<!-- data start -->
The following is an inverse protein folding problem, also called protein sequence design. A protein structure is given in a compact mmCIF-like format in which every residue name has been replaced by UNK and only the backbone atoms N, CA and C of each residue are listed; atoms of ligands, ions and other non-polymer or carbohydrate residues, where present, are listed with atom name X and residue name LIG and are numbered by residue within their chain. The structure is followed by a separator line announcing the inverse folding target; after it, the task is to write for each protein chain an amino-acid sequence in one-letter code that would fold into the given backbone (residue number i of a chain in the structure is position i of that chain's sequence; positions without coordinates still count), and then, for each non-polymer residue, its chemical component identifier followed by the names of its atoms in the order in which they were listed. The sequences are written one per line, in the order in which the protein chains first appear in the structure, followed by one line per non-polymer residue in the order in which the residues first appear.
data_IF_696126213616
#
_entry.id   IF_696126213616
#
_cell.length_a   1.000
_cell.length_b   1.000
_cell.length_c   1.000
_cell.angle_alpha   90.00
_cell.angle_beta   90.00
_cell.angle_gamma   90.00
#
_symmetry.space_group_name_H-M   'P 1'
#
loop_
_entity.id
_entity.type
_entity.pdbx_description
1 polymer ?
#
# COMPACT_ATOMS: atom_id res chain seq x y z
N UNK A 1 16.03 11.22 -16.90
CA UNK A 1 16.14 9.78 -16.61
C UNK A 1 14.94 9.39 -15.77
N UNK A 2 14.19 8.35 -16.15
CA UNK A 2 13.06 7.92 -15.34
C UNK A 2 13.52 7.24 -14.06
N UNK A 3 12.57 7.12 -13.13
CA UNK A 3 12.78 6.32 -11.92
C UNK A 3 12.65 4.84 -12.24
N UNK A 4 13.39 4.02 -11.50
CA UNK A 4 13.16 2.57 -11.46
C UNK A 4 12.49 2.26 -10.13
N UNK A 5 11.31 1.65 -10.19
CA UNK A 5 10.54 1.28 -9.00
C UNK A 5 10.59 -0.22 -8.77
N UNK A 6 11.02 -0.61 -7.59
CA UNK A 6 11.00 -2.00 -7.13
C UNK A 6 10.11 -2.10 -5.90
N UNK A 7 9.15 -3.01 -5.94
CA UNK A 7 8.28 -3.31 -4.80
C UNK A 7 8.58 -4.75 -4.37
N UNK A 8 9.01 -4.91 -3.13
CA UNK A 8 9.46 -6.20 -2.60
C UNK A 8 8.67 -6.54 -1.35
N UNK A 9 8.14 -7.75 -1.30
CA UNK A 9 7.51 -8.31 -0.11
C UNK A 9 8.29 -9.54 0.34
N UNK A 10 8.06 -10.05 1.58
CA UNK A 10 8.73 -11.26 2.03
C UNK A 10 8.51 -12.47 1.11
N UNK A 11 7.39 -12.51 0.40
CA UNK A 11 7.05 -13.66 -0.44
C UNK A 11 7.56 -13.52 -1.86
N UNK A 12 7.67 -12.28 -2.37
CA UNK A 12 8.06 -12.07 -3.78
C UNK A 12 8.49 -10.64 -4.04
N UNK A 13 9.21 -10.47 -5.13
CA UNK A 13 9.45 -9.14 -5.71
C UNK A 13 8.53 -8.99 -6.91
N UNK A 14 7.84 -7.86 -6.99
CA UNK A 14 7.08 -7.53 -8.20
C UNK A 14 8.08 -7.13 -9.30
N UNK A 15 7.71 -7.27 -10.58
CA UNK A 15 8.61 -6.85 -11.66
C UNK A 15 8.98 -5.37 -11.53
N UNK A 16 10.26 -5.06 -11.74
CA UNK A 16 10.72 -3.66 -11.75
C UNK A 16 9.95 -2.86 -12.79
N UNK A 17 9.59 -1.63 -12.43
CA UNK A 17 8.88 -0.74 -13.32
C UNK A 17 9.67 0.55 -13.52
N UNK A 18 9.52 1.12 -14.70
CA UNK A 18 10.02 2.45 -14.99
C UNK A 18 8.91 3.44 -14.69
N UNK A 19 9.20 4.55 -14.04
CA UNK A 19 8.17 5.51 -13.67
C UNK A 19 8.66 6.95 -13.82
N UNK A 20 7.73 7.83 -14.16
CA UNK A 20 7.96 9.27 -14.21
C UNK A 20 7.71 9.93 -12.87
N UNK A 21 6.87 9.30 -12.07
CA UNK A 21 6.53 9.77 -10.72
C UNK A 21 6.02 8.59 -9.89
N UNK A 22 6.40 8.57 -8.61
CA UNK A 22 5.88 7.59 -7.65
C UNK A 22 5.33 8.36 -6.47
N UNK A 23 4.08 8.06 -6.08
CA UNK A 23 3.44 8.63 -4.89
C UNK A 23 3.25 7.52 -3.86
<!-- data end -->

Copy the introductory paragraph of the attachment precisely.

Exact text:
The following is an inverse protein folding problem, also called protein sequence design. A protein structure is given in a compact mmCIF-like format in which every residue name has been replaced by UNK and only the backbone atoms N, CA and C of each residue are listed; atoms of ligands, ions and other non-polymer or carbohydrate residues, where present, are listed with atom name X and residue name LIG and are numbered by residue within their chain. The structure is followed by a separator line announcing the inverse folding target; after it, the task is to write for each protein chain an amino-acid sequence in one-letter code that would fold into the given backbone (residue number i of a chain in the structure is position i of that chain's sequence; positions without coordinates still count), and then, for each non-polymer residue, its chemical component identifier followed by the names of its atoms in the order in which they were listed. The sequences are written one per line, in the order in which the protein chains first appear in the structure, followed by one line per non-polymer residue in the order in which the residues first appear.